“The prosecution of a speaker based upon the mental state of the listener is unconstitutional. Such an improper standard will cause a speaker to swallow words that are, in fact, not true threats. This chilling effect on protected speech is not permissible. A prosecutor must show an awareness on the part of the speaker that his statements threatened unlawful violence. Michigan’s proposed law fails to meet this standard and, therefore, violates the First Amendment.”

The legislation now faces an even bigger hurdle after a major Supreme Court ruling last week. In Counterman v. Colorado the Court ruled that a state must show that a speaker is aware their statements could be seen as threats. The case involved the conviction of Billy Counterman, who had sent hundreds of messages to country music singer Coles Whalen. Whalen blocked Counterman more than once, but Counterman continued to create new profiles and message her.

Counterman was convicted of stalking, but the Court remanded that ruling. Justice Elena Kagan wrote the opinion for the majority, saying that prosecutors must show “the defendant had some subjective understanding of the threatening nature of his statements….The State must show that the defendant consciously disregarded a substantial risk that his communications would be viewed as threatening violence.”

Despite this, Michigan lawmakers say they will continue to push the bill forward.

The proposed legislation in Michigan isn’t just unconstitutional, it’s dangerous to the concept of a free people.

As George Orwell, the author of Animal Farm and 1984, once stated,

“If liberty means anything at all, it means the right to tell people what they do not want to hear.”

Sometimes people do not want to hear opinions that differ from their own, especially if it points to the truth. This bill will undoubtedly be used by people who want to silence the biblical and scientific truth that homosexual activity and transgenderism are both harmful and wrong. Yet it doesn’t just threaten those who would speak out about LGBTQ issues. It also threatens anyone who has an opinion or speaks the truth on any topic that goes against what the government deems acceptable. This includes citing biblical beliefs.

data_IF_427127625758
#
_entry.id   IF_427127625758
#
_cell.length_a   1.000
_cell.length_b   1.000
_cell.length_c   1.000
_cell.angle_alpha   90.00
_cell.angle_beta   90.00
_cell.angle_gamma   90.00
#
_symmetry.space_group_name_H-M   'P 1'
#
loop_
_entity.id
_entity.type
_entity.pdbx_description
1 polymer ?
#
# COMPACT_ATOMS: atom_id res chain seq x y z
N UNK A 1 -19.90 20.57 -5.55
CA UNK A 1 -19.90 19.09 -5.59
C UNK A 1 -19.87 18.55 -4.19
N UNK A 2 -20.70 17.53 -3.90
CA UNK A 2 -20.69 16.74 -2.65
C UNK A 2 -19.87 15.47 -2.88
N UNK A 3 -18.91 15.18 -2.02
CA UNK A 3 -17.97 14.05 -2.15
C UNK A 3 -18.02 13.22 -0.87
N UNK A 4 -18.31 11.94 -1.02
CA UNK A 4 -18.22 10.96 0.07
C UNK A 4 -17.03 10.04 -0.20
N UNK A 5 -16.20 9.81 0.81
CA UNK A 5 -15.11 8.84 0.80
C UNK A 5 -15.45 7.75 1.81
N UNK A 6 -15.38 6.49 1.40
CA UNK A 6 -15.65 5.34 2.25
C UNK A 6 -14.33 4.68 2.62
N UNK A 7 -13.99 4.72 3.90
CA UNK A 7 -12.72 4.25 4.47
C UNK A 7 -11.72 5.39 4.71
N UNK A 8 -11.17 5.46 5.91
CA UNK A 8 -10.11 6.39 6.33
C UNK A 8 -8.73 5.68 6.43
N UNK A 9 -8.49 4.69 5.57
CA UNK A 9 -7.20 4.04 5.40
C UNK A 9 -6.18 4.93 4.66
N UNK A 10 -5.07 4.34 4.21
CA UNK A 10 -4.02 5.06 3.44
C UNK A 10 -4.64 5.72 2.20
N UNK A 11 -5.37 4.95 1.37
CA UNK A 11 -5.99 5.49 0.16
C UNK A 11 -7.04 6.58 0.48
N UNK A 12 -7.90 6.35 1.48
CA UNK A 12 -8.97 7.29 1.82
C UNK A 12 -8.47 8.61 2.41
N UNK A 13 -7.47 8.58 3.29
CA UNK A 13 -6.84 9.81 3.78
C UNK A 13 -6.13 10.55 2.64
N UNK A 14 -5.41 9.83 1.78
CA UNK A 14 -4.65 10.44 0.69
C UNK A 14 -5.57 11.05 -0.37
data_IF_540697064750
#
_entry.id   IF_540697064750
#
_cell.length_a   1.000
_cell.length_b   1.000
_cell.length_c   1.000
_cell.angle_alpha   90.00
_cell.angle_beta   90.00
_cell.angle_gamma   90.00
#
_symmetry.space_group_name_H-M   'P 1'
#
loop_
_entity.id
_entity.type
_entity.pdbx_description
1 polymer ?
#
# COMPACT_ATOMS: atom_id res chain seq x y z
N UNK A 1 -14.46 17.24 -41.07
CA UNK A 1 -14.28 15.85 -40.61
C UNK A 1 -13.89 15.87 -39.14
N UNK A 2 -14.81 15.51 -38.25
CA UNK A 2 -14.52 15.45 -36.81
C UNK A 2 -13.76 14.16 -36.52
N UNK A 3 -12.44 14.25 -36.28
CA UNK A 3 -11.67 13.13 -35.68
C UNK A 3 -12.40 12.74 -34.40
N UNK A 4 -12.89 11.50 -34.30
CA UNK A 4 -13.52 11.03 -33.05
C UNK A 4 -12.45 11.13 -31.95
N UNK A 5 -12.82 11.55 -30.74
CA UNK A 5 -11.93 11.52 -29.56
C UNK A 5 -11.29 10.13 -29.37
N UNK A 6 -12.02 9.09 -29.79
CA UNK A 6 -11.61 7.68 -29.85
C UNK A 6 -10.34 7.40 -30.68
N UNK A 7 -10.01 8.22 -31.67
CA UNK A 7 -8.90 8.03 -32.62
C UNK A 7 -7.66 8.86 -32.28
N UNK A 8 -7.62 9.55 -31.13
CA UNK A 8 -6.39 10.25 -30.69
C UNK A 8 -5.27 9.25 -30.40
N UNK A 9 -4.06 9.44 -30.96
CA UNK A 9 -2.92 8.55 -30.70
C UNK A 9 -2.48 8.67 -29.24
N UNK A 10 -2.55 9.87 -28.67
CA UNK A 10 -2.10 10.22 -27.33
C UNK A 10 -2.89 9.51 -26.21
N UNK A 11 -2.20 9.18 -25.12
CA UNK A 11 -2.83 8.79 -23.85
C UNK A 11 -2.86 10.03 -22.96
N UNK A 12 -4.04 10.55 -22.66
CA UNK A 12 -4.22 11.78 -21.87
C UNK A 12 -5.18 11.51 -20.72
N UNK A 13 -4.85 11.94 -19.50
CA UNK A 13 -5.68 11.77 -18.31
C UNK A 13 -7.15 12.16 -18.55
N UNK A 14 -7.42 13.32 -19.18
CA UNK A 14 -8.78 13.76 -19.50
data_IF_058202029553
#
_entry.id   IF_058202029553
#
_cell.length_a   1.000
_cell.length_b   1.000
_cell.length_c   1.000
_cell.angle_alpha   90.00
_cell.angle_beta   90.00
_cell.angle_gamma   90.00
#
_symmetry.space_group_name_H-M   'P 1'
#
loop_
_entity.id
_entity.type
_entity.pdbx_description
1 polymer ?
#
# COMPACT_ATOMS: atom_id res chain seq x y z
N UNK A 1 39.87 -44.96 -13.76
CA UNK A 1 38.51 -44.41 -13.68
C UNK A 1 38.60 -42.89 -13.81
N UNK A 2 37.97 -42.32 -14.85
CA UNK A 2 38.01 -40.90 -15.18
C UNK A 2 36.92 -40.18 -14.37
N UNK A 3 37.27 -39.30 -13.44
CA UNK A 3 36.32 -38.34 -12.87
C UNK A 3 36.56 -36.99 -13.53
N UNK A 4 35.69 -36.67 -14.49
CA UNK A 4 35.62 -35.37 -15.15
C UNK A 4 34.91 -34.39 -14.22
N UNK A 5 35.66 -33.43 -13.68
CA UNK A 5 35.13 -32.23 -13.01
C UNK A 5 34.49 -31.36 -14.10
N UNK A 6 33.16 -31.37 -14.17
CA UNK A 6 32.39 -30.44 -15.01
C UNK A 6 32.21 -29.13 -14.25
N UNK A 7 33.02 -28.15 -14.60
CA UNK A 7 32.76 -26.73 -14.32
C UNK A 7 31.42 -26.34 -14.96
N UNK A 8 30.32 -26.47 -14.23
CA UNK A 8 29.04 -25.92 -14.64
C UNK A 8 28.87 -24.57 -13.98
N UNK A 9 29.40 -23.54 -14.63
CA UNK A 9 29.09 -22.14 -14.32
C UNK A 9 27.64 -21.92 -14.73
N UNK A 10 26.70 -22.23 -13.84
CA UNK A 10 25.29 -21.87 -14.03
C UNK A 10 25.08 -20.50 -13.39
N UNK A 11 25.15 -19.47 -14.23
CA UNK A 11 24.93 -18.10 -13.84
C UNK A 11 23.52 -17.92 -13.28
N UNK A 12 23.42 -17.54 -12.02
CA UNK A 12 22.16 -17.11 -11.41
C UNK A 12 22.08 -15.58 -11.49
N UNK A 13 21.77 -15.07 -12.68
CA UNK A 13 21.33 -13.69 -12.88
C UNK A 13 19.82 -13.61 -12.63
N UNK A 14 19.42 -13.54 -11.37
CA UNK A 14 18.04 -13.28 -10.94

This is nothing new. Christ Himself was viewed as offensive. Peter called Jesus a “rock of offense”(1 Peter 2:8) while Paul referred to the “offense of the cross” or the “stumbling block of the cross”(Galatians 5:11), depending on the version of the Bible you read. In the Church’s first days the Jewish religious leaders came up to the apostles “being greatly disturbed because they were teaching the people and proclaiming in Jesus the resurrection from the dead. And they laid hands on them and put them in jail until the next day, for it was already evening.” (Acts 4:2-3)

Jesus told us that the world would hate us because of Him (Matthew 10:22). The world doesn’t want to hear the truth, so it labels the Gospel and the teachings of Scripture as hate speech. As such, Christians must lead the push to protect the right to freedom of speech and to continue to tell the truth no matter the cost.

Ready to dive deeper into the intersection of faith and policy? Head over to our Theology of Politics series page where we’ve published several long-form pieces that will help Christians navigate where their faith should direct them on political issues.